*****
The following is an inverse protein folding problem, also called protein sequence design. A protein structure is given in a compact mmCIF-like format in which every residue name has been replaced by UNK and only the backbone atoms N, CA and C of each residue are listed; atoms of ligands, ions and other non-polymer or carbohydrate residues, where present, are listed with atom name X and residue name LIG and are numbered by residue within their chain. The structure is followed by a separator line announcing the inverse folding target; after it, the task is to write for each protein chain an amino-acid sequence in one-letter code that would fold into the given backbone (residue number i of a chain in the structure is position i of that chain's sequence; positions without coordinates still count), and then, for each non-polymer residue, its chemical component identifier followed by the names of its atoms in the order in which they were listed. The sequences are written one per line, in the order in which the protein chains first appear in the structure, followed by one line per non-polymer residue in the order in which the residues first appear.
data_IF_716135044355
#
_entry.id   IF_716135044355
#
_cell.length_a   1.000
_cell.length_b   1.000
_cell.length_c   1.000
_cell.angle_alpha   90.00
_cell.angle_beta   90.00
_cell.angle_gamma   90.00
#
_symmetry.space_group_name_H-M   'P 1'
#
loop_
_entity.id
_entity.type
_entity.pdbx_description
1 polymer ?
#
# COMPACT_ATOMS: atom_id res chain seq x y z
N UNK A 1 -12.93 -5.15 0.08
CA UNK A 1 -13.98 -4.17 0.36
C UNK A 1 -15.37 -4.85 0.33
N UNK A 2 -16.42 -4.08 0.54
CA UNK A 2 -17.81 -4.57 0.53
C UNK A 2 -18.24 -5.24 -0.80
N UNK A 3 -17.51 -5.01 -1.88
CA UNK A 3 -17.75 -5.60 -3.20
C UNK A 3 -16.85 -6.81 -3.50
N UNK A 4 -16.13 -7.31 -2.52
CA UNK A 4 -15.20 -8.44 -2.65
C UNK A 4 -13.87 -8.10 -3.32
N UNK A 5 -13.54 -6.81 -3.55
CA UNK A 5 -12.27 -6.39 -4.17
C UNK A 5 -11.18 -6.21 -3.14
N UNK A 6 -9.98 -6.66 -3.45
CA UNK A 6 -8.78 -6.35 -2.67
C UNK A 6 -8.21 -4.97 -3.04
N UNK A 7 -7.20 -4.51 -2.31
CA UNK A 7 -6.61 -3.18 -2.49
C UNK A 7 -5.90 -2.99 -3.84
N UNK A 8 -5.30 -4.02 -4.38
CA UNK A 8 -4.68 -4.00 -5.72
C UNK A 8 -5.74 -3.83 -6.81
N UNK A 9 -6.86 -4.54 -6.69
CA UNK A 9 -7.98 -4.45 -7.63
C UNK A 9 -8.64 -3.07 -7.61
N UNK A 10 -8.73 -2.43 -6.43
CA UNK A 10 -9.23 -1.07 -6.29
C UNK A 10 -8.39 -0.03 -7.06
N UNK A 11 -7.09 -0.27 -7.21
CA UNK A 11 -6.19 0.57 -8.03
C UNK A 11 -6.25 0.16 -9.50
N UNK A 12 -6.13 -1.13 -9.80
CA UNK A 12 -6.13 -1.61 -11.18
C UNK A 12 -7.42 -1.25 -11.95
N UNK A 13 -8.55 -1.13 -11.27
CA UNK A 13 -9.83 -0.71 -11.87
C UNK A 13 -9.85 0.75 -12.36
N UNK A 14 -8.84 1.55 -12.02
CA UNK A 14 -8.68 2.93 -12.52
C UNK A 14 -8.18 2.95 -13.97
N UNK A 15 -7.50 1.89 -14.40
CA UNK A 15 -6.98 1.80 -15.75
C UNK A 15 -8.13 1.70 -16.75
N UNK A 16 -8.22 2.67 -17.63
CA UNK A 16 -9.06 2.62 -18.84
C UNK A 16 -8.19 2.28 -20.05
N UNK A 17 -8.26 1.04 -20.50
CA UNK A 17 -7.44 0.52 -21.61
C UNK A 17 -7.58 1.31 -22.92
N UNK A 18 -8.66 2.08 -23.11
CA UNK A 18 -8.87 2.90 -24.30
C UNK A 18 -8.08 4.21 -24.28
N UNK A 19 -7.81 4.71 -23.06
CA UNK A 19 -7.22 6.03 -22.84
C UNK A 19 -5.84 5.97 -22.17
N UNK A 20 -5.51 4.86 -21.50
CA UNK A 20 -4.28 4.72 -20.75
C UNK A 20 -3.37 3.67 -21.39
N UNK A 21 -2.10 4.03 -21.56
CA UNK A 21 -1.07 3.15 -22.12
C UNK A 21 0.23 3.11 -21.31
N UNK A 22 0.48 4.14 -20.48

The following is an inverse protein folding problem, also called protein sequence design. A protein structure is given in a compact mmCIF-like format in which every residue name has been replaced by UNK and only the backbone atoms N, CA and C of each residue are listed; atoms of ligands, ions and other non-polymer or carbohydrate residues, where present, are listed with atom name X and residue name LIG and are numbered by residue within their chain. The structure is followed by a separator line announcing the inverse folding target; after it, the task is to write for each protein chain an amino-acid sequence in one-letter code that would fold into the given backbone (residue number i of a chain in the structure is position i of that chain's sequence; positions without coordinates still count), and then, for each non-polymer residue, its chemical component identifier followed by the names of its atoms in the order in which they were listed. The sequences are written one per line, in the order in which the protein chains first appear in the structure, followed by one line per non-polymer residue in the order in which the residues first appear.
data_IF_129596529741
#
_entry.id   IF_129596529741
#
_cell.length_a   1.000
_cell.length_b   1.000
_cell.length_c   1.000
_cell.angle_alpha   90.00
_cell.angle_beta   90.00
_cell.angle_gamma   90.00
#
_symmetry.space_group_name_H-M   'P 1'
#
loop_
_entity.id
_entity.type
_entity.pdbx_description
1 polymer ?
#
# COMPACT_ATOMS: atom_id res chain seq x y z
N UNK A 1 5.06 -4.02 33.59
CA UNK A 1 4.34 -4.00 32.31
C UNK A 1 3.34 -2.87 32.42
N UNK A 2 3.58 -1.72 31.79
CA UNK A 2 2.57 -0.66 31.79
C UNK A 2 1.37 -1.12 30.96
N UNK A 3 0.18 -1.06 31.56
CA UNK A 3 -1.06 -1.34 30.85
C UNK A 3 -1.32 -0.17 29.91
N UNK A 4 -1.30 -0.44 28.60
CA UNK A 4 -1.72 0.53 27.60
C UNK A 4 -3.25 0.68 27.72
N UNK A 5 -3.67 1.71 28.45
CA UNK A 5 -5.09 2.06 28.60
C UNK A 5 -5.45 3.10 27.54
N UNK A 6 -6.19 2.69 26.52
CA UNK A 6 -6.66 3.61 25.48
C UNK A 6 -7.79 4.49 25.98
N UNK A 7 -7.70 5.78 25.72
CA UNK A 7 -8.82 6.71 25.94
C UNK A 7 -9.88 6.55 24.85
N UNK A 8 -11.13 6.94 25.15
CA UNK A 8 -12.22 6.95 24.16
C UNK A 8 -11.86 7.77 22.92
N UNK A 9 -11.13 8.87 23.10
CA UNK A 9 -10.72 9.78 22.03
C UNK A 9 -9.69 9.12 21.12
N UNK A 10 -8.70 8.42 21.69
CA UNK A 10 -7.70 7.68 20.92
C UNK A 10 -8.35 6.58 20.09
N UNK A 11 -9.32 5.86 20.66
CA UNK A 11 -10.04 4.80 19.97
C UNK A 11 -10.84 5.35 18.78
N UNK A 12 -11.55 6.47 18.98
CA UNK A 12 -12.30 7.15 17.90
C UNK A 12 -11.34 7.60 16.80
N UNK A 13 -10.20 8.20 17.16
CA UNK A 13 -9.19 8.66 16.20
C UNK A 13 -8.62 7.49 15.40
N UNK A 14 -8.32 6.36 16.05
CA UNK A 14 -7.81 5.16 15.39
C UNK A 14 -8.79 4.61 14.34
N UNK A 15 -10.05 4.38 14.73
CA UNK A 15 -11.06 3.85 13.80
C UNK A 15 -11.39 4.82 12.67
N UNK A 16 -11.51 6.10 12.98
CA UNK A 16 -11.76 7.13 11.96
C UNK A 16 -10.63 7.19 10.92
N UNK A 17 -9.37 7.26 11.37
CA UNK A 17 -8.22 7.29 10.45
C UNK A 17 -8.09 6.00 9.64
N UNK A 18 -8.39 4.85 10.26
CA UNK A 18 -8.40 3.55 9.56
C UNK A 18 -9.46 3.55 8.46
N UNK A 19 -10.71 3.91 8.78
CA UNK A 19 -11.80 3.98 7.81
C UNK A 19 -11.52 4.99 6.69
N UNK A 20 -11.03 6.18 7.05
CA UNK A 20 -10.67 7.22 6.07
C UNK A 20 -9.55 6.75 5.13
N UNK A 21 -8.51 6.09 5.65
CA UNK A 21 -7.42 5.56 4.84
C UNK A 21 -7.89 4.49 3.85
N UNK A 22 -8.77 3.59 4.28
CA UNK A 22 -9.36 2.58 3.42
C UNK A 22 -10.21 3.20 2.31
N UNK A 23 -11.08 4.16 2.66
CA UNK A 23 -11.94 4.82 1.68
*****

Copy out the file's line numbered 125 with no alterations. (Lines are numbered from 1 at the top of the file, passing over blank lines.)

N UNK A 7 -7.70 5.78 25.72